I Stand Corrected: How Teaching Western Manners in China Became Its Own Unforgettable Lesson

I Stand Corrected: How Teaching Western Manners in China Became Its Own Unforgettable Lesson

by Eden Collinsworth

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Overview

“What do you mean, he’s asked how much I am?” asked a stunned Eden Collinsworth upon learning that a Chinese businessman had inquired if she were available for purchase. Despite this precarious introduction to China, no country has fascinated Collinsworth more during a career that has moved her around the world. Convinced that—despite the nation’s status as a world leader—the Chinese are still socially uncomfortable with their Western counterparts, she collaborated with a major Chinese publisher to produce a bestselling Western etiquette guide.
          Now, in these pages, Collinsworth tells the unforgettable story of the year she spent living among the Chinese while writing a book featuring advice on such topics as the rules of the handshake, making sense of foreigners, and behavior that is considered universally rude. Informative, hilarious, and thought-provoking, I Stand Corrected is at once an entertaining memoir and essential reading for those looking to understand the mores of the rapidly changing—and increasingly important—nation that is China.

Product Details

ISBN-13: 9780804170468
Publisher: Knopf Doubleday Publishing Group
Publication date: 11/10/2015
Pages: 304
Product dimensions: 5.10(w) x 7.90(h) x 1.00(d)

About the Author

Eden Collinsworth is a former media executive and business consultant. She launched the Los Angeles-based monthly lifestyle magazine, Buzz, after which she became VP & director of cross media business development at Hearst Corporation. She has been the chief-of-staff of a global think tank and, in 2011, launched Collinsworth & Associates, a Beijing-based consulting company that specializes in intercultural communication. Her Chinese language book The Tao of Improving Your Likeability: A Personal Guide to Effective Business Etiquette in Today’s Global World has become a major best seller in mainland China. 

www.edencollinsworth.com

Read an Excerpt

CHAPTER ONE

The word “etiquette” is rooted in the seventeenth-century gardens of Versailles--one of many reasons the French feel superior.

Set in a low valley between two lines of wooded hills, Versailles was the location for Louis XIII’s hunting lodge, which he upgraded to château status. His son, Louis XIV--determined to build a lasting monument to his own regime--remolded the château to an over-the-top level of grandeur. That required a daily workforce of twenty-two thousand men and six thousand horses, and the exorbitant expense impoverished the country.

Before discontent among his citizens festered into rebellion, and rebellion triggered the Revolution, life at court was based on social rank. Versailles was entered by many different gates. Only the lucky few possessing the right to bring their coaches into the great courtyard of the Louvre were granted the right to enter Versailles by way of its main entrance. That left a large number of lower-tiered aristocrats with no immediate access.

When Louis XIV’s gardener realized it was impossible to prevent those not invited through the front gate from trampling the lawns and flower beds, he put up signs. Already defensive about their lesser point of entry--fearing they were being left behind--the aristocrats ignored the postings, which resulted in a royal decree that no one go beyond the signs without a ticket, known in Old French as etiquette.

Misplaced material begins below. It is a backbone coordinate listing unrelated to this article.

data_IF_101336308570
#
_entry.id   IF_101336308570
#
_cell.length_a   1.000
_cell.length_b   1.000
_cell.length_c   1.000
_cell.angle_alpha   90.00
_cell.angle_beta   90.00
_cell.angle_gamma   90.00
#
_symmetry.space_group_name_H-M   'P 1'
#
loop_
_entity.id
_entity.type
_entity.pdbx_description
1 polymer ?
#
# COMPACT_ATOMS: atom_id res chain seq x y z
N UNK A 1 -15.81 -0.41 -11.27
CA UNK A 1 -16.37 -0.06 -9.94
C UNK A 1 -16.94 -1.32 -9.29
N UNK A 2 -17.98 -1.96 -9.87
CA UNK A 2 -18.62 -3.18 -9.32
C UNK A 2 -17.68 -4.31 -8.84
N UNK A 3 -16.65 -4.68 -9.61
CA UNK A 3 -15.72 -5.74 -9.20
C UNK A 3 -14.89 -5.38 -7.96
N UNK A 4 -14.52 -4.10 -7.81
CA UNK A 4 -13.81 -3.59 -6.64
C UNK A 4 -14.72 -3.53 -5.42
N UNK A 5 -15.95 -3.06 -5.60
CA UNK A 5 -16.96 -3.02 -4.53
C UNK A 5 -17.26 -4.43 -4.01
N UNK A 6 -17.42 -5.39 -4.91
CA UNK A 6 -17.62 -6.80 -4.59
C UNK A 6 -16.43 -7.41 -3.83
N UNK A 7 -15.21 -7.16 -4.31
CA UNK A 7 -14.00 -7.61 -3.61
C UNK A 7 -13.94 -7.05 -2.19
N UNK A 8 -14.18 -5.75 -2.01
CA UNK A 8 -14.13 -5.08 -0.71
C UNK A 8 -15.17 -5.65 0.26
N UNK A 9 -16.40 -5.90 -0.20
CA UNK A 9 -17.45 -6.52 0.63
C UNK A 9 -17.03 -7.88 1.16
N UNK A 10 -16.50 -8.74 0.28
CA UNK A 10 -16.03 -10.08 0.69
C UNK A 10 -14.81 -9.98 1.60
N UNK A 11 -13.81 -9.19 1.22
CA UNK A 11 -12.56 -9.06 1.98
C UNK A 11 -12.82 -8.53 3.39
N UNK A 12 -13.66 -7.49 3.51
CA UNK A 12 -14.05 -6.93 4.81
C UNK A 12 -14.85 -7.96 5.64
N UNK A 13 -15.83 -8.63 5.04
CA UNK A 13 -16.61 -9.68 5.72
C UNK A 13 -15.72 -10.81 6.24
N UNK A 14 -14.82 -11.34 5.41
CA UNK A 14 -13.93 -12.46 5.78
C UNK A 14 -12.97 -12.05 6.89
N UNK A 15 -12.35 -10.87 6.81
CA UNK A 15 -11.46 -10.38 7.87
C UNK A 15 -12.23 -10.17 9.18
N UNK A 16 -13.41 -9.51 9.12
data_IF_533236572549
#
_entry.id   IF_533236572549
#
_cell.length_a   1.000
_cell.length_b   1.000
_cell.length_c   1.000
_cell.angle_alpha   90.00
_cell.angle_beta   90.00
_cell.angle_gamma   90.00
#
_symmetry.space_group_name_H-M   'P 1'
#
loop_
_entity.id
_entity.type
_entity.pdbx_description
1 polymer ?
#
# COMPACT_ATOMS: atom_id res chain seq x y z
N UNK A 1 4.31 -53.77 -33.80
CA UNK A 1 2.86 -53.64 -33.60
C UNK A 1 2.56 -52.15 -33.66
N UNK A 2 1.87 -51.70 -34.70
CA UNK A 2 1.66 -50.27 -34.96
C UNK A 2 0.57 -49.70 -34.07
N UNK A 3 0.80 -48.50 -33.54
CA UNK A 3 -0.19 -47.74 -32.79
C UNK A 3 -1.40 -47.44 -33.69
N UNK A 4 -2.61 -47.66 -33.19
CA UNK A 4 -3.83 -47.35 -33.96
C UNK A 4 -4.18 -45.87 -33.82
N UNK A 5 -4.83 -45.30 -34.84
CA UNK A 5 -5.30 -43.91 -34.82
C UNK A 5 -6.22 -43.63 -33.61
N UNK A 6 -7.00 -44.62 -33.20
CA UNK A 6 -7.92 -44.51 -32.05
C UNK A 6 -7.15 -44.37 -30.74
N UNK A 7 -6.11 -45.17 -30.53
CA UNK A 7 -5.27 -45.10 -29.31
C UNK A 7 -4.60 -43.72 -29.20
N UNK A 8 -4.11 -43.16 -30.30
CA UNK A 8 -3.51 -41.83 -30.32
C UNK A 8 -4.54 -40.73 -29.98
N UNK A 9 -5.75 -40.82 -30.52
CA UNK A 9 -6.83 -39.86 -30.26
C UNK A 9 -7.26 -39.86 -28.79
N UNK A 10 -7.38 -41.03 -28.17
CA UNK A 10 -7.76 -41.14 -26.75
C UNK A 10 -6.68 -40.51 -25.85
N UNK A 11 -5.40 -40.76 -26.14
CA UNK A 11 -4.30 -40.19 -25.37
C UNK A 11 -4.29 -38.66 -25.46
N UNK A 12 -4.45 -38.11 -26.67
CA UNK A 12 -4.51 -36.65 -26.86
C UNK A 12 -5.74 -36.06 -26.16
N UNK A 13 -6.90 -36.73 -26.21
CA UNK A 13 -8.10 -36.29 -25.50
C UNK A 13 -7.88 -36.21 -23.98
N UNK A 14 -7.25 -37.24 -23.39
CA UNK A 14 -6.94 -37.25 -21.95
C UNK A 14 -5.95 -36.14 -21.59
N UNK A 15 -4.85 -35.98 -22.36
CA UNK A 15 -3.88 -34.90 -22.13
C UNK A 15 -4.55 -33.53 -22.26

Louis XIV’s insistence that his retinue uphold manners had an influence on the bourgeois, and the term l’etiquette became a broader reference to signs of correct behavior.

Temporarily banished during the French Revolution, etiquette was eventually recalled from exile and it still holds sway. When, after a joint press conference, French president Jacques Chirac muttered into--unbeknownst to him--an open microphone that British prime minister Tony Blair was mal eleve, those deadly two words formed the worst kind of insult. The expression translates to “badly brought up” and casts aspersions on not only the offender but also his parents.

Though not badly brought up, I certainly can’t claim to be a trusted source on etiquette, but Gilliam’s idea of Western etiquette lessons in China would not leave my imagination alone. It nagged at me until I decided to share the idea with a former colleague experienced in evaluating emerging markets. He, too, saw an opportunity.

My previous role as an executive at the Hearst Corporation included expanding its many brands. Prior to Hearst, I had implemented the same kind of brand-building strategy for Buzz, the L.A. magazine I launched. With contributing editors ranging from Jan Morris to Edmund White, Buzz built a reputation for its editorial quality. My partners and I were quick to leverage that reputation by launching Buzz Weekly, an arts and entertainment guide, by establishing Buzz On-Line, and by founding Buzz Books.

In order to pursue Gilliam’s idea in China, we would first need to build a platform of brand recognition there. What about a book on Western business comportment for the Chinese? I thought. Not too unlikely a consideration, but one requiring a next step.

A train of incidents moved me forward: I’d written a novel published the year before. . . . My literary agent, based in London, had an associate in Beijing. . . . That associate was taken by the idea of a book for Chinese about Western business comportment.